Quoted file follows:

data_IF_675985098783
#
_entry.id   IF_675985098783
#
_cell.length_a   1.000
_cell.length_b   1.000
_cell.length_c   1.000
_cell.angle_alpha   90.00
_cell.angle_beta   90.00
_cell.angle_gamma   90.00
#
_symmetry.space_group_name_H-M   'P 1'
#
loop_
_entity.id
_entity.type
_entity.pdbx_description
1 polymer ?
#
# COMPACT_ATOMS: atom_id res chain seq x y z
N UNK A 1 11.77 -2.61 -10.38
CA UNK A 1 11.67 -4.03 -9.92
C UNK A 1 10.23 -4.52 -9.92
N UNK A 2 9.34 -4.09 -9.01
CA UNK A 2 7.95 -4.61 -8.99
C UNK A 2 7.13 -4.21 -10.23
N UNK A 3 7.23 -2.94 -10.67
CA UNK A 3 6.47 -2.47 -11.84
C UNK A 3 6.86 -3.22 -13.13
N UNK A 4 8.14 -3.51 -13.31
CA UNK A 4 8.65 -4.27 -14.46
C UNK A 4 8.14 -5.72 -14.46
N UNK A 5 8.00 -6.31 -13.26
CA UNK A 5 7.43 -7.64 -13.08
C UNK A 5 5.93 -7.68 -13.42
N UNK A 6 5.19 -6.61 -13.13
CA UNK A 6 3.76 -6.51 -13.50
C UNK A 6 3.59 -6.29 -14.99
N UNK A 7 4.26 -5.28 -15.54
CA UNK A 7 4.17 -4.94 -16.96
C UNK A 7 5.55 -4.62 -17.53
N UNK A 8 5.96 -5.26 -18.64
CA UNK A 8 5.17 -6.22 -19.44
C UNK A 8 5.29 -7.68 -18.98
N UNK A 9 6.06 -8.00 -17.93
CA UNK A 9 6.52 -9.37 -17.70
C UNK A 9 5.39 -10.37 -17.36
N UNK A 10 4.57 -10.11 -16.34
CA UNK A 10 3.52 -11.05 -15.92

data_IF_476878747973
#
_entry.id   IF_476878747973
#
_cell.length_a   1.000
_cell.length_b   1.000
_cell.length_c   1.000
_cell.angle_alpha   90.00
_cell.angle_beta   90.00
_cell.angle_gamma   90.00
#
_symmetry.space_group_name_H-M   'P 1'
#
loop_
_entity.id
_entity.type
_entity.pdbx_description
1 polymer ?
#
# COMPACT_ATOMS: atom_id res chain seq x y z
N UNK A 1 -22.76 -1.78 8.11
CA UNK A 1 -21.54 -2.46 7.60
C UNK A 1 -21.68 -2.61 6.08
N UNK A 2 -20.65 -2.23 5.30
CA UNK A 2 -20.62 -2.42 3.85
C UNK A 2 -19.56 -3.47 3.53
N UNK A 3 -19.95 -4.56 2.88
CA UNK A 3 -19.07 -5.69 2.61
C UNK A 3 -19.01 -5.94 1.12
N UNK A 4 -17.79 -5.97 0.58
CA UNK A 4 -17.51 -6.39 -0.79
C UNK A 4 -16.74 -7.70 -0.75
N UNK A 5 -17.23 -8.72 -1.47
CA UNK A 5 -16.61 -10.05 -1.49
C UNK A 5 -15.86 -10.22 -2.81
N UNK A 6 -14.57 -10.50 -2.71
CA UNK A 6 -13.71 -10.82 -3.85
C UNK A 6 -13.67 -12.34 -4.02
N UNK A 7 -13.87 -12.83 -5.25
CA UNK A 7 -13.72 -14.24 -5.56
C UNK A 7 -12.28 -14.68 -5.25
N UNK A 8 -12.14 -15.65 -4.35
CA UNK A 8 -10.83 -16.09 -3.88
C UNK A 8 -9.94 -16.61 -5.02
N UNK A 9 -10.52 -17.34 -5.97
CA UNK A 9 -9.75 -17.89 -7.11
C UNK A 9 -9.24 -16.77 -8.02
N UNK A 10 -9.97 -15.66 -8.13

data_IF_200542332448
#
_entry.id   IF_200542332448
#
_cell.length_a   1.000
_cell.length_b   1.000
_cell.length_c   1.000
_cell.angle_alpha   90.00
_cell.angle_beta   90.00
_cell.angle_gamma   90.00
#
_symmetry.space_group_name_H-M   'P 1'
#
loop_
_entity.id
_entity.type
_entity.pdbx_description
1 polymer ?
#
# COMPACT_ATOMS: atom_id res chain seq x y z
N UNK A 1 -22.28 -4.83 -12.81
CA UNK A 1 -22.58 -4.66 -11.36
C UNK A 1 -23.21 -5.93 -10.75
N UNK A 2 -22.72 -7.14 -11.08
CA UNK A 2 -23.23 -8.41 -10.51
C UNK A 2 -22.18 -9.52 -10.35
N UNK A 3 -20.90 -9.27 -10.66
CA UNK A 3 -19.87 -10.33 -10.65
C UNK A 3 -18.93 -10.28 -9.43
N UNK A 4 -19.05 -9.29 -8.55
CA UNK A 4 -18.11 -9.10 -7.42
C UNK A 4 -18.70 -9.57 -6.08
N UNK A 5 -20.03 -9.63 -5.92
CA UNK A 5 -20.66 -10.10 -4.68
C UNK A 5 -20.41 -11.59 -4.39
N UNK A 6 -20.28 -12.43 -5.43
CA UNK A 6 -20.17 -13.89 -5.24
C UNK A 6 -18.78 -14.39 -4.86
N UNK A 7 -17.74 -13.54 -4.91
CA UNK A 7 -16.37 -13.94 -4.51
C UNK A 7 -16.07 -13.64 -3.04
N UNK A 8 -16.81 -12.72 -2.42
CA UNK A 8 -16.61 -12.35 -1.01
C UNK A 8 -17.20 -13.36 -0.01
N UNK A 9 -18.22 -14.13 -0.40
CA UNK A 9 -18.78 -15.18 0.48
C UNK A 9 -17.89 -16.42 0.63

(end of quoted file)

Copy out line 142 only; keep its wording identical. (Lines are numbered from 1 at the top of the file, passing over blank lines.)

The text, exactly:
N UNK A 9 -18.22 -14.13 -0.40